Today I saw a Facebook post from a friend who shared the idea of having those affected by the hurricane and flood make a gift registry or Amazon wishlist to let people know what they needed. The immediate response from many of those in need was, “I feel selfish making a list of things I want people to buy for me.” I responded on the thread, but it was important enough to me that I wanted to make a separate post to just say this: Please make the list.
Y’all, I’ve been there. I’m a single mom of 5. My ex-husband went to prison when I had a newborn, 1 year old twins, a 2 year old, and an 8 year old, and at the time I was a stay at home mom with no source of income, a mortgage, a car payment, and tons of other bills – all in my name – to pay. I lost everything and had to move back home with my mom. My car wasn’t big enough to fit all of my children inside, so I was basically homebound for the first several months until my stepdad traded in my beloved Ford Edge for a minivan and financed the difference between the two. Please believe me when I say that I know what it feels like to need things and to HATE with every fiber of your being that you cannot provide those things for your family on your own. I learned – and continue to learn – a hard, hard lesson that feels counterintuitive, but is actually true, and that is that interdependence is greater than independence. This is important, y’all. I’ve said it before and I’m going to say it again: interdependence is greater than independence.
Independence is awesome. Being able to provide everything you need for yourself is ideal. But, the truth is, we were never meant to do it all on our own. We’ve always been designed to be social animals, to interact with each other, and to depend upon each other. One of the most beautiful things you can give someone else is your vulnerability. Vulnerability is the glue that binds us to each other and turns acquaintances into friendships. And it takes a lot of vulnerability to put an actual list of things you cannot provide for yourself out there and ask for help.
I’ve had a rough few years. Caring for 5 young children on my own has been the hardest challenge of my life. There have been times when I’ve wondered if I might *actually* die from the stress and physical and emotional exhaustion I experienced. I have a little Facebook group that is filled with my very best friends, and at one point when I was having a particularly difficult time, my friends basically staged an intervention. They stepped in and said, “we need you to make an Amazon wishlist and fill it with things that you need in order to function.” I didn’t want to do it. I balked at it and then felt guilty for putting things on the list that I needed. I didn’t make the list public. But, then my very wise friend put out a call in our little Facebook group asking for everyone to post their Amazon wishlists “just in case,” so that if someone was having a hard time, we could go to the list and easily grab them a little something that we knew they wanted/needed, and send it to let them know we were thinking about them. I knew everyone else was posting their list just so that I wouldn’t feel like the group’s BHON (Black Hole of Need), but their willingness to be vulnerable with me allowed me to feel ok about being vulnerable with them.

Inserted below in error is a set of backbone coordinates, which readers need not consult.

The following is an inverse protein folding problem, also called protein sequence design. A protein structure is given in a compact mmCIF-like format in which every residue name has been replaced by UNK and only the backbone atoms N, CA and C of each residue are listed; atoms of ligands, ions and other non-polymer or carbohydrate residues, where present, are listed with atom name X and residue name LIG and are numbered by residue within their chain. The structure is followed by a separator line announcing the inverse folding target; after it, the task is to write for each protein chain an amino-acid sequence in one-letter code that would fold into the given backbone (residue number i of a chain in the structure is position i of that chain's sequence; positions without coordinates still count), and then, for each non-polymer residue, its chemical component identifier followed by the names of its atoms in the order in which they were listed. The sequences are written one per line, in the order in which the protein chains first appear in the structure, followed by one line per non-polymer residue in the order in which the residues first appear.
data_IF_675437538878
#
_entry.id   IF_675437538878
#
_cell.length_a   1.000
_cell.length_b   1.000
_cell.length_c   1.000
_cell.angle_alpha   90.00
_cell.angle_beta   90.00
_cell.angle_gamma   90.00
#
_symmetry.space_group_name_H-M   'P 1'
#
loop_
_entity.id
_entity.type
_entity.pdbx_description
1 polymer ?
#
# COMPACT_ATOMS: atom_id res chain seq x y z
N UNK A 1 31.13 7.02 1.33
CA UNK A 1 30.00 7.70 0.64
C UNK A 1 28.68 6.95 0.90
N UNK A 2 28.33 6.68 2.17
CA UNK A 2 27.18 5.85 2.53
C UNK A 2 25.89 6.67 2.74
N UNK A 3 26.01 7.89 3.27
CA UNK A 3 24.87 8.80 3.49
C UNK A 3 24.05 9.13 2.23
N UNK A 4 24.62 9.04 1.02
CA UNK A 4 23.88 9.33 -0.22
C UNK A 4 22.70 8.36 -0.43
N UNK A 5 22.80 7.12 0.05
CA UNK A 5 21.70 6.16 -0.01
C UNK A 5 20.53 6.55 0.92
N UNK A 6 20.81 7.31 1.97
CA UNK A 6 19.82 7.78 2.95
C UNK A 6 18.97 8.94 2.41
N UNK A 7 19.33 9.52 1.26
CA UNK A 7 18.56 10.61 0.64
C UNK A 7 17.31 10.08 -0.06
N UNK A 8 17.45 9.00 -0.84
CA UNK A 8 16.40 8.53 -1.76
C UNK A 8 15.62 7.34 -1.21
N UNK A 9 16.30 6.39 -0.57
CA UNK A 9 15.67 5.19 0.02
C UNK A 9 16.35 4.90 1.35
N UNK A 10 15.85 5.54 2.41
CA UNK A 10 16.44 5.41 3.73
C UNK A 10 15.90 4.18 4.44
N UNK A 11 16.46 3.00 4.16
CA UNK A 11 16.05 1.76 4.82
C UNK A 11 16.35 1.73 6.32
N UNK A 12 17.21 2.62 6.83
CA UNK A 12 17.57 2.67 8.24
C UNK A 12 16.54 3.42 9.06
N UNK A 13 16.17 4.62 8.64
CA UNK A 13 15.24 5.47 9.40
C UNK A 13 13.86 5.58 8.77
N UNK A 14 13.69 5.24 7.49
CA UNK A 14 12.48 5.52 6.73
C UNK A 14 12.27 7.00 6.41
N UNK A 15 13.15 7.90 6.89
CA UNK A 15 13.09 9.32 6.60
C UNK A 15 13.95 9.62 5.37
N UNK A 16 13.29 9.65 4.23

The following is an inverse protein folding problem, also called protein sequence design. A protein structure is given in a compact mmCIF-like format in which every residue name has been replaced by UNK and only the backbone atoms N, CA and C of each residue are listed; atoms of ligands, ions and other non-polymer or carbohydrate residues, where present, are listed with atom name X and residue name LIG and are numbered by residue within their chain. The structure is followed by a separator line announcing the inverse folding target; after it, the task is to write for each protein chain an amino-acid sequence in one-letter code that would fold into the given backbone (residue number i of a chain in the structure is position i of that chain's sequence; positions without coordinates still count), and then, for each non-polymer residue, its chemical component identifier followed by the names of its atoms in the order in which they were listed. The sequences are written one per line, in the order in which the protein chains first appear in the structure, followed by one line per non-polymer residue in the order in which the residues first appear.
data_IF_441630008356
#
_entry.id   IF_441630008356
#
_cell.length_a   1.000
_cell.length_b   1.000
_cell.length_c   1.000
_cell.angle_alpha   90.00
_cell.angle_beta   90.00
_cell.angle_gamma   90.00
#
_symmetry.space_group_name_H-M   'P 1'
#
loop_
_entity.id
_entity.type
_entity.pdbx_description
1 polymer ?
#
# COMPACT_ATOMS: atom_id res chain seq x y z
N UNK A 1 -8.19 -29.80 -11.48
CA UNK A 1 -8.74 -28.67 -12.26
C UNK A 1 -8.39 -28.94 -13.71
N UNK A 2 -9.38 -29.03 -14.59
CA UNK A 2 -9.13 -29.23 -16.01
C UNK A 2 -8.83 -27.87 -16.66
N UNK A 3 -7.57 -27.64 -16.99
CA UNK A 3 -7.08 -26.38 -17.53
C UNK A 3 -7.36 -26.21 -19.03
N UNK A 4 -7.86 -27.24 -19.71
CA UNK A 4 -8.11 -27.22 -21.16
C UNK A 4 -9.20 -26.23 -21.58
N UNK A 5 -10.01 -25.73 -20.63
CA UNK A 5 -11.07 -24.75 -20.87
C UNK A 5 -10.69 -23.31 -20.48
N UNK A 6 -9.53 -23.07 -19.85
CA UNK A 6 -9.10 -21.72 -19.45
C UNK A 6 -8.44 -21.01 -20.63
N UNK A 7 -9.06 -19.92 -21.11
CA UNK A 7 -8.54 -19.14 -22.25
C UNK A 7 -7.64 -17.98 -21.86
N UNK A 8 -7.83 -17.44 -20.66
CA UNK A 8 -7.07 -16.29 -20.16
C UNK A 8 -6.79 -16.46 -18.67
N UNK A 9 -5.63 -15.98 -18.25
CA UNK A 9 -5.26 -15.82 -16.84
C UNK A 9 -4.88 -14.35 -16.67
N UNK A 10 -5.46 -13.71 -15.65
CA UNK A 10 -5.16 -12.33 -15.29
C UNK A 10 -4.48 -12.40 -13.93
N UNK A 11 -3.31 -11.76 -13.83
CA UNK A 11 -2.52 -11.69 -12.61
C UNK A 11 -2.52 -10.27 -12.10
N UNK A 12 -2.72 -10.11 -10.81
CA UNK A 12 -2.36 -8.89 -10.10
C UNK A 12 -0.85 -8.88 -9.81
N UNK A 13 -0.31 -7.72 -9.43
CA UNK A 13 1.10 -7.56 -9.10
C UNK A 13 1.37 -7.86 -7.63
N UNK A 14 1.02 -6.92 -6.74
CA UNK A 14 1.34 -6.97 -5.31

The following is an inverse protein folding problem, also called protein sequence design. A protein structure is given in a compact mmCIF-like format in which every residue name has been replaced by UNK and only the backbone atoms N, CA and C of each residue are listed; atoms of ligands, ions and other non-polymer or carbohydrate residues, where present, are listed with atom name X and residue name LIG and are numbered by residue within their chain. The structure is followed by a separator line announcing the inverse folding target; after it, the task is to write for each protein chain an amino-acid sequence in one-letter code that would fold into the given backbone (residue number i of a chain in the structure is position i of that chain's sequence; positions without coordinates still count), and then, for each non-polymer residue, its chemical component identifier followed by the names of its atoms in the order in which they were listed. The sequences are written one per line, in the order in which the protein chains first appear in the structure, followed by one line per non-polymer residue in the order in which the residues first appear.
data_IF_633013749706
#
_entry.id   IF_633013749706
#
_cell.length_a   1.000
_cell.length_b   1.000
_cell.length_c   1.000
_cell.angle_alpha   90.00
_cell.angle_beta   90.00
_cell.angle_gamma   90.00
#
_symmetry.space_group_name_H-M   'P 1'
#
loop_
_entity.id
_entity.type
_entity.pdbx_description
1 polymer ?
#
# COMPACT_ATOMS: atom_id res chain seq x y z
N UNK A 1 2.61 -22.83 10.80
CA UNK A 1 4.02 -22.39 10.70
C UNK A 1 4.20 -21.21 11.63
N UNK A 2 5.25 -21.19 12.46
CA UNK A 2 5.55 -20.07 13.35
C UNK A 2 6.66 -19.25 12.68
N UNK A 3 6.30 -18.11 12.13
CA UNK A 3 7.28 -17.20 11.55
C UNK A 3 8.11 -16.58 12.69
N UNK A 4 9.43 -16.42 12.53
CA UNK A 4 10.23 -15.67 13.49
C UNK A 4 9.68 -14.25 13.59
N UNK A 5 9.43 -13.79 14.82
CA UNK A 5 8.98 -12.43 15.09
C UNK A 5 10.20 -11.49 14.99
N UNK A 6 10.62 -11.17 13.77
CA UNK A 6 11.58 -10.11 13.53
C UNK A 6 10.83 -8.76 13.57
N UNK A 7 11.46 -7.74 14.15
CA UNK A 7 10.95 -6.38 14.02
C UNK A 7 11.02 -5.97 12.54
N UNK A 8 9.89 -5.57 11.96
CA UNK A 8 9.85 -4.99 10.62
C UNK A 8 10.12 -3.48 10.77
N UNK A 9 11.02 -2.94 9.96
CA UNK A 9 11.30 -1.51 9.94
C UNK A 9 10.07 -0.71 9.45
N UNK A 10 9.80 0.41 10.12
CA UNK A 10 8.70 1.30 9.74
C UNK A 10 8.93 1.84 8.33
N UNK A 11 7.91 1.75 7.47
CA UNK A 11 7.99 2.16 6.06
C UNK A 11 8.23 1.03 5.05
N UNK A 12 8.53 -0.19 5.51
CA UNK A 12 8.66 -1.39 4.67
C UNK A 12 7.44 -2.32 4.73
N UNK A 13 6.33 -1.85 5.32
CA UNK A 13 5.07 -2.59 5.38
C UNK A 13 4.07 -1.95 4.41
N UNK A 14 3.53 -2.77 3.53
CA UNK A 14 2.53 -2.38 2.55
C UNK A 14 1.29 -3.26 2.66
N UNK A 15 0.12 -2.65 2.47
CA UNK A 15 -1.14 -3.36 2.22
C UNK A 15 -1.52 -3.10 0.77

I posted the list.
I will be forever grateful that I did, and that my friends answered my unvoiced call for help by asking me to post that list. My friends saved me when I needed them, and if you are one of those who is suffering as a result of Hurricane Harvey, you deserve friends like mine to help you through this. Here in Texas, I’ve realized that there are friends everywhere that maybe you don’t even know. Because here’s the thing: people want to help. They want to help YOU…not just to throw money at the general problem, but to help specific people in tangible, meaningful ways. It feels good to know that your contribution is going TO someone specific and fills a need they actually have. I know how uncomfortable it is to put that list out there in public, knowing that people may judge you for it. BUT, I also know what it feels like to be vulnerable and accept the help that is offered. It was a lesson I needed to learn – that in some seasons of our lives we will be blessed with abundance and will be able to bless the lives of others through giving; in other seasons, it will be our turn to receive gifts and allow others the blessings that come from giving. Don’t deny others the blessing of being the giver just because it’s not your turn. Remember that interdependence is greater than independence. Vulnerability creates connection. You’ll have your chance to pay it forward. But, today, please make the list.